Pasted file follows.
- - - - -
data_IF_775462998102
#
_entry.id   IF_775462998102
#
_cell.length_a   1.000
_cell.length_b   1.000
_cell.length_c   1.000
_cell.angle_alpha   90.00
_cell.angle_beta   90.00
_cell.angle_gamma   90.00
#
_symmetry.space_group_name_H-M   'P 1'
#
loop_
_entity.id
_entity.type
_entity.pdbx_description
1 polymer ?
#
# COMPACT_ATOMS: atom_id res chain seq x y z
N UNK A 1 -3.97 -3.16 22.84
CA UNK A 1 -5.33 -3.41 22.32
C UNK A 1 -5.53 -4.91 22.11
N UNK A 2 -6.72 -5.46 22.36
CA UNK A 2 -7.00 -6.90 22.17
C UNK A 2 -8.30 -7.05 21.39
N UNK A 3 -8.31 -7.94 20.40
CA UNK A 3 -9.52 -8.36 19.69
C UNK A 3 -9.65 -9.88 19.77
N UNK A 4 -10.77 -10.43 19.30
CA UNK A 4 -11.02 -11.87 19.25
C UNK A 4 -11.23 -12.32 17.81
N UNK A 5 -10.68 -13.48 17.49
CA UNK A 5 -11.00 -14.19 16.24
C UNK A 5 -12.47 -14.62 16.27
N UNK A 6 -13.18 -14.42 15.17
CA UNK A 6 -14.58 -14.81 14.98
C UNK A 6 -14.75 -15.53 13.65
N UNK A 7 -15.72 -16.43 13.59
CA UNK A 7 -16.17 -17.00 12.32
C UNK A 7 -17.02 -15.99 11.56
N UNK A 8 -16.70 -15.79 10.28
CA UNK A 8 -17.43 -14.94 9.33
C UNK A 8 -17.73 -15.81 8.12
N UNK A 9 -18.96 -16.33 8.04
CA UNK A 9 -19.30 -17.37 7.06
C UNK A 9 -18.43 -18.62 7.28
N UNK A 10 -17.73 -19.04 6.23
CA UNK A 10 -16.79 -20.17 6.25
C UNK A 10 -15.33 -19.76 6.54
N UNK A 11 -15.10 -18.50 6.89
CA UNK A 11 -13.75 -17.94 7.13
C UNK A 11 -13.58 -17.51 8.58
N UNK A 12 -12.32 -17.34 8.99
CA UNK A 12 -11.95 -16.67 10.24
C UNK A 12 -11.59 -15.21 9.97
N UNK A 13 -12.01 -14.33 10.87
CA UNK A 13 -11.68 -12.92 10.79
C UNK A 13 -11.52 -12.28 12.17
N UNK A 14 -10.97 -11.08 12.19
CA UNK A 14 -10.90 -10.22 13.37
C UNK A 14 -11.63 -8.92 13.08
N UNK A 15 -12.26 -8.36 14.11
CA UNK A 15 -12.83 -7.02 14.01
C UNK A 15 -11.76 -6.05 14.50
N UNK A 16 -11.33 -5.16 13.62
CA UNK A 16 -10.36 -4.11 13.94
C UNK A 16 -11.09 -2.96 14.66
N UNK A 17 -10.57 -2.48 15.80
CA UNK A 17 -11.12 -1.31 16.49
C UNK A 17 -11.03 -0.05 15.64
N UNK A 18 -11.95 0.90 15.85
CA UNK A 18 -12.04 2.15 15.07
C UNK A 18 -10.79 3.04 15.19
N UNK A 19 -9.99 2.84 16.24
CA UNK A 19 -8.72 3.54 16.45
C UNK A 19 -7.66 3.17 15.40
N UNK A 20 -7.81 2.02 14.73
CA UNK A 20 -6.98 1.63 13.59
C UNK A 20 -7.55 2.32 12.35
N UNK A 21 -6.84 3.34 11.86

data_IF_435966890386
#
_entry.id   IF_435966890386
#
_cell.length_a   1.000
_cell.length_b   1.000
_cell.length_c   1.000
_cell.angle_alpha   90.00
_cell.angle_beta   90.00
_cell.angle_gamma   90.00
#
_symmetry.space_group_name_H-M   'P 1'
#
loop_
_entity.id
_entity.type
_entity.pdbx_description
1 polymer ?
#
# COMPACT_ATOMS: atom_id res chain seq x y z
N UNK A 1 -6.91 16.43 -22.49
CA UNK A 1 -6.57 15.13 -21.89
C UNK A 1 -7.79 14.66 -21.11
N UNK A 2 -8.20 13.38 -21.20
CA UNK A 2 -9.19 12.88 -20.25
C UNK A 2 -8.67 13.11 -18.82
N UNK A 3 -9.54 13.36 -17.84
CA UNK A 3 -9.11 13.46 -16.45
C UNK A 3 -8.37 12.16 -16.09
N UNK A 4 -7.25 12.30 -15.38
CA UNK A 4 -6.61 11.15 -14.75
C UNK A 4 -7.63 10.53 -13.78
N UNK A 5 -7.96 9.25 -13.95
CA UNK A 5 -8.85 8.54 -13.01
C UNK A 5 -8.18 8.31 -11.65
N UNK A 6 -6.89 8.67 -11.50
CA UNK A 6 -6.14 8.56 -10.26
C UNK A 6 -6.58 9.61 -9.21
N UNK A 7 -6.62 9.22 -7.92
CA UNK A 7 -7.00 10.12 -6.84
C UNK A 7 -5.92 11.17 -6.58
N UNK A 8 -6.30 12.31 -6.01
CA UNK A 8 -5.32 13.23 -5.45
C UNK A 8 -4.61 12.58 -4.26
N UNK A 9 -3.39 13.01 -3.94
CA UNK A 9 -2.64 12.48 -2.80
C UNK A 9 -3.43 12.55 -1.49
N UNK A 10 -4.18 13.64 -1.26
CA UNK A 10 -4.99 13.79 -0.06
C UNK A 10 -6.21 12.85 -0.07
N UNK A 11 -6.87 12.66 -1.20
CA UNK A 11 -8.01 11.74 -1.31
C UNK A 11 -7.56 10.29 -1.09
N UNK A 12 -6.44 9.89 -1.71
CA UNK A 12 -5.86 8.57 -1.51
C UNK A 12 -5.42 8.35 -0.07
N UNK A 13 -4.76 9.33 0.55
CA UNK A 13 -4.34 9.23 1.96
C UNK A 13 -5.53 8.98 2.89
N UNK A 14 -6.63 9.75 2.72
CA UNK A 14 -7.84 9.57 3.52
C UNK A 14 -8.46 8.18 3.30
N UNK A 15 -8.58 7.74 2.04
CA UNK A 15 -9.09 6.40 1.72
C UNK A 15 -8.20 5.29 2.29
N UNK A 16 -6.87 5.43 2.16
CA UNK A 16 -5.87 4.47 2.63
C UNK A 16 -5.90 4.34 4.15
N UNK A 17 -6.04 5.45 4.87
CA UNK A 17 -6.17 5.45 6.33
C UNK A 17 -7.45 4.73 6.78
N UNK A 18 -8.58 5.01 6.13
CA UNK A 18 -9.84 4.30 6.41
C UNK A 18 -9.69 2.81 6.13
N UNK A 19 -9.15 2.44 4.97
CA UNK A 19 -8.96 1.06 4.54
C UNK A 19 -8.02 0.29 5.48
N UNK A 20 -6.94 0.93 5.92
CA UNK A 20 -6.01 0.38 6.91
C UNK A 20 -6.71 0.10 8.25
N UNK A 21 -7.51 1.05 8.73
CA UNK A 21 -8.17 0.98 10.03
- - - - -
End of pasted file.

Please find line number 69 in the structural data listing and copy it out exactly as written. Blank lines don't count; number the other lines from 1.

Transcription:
N UNK A 17 -10.57 -2.48 15.80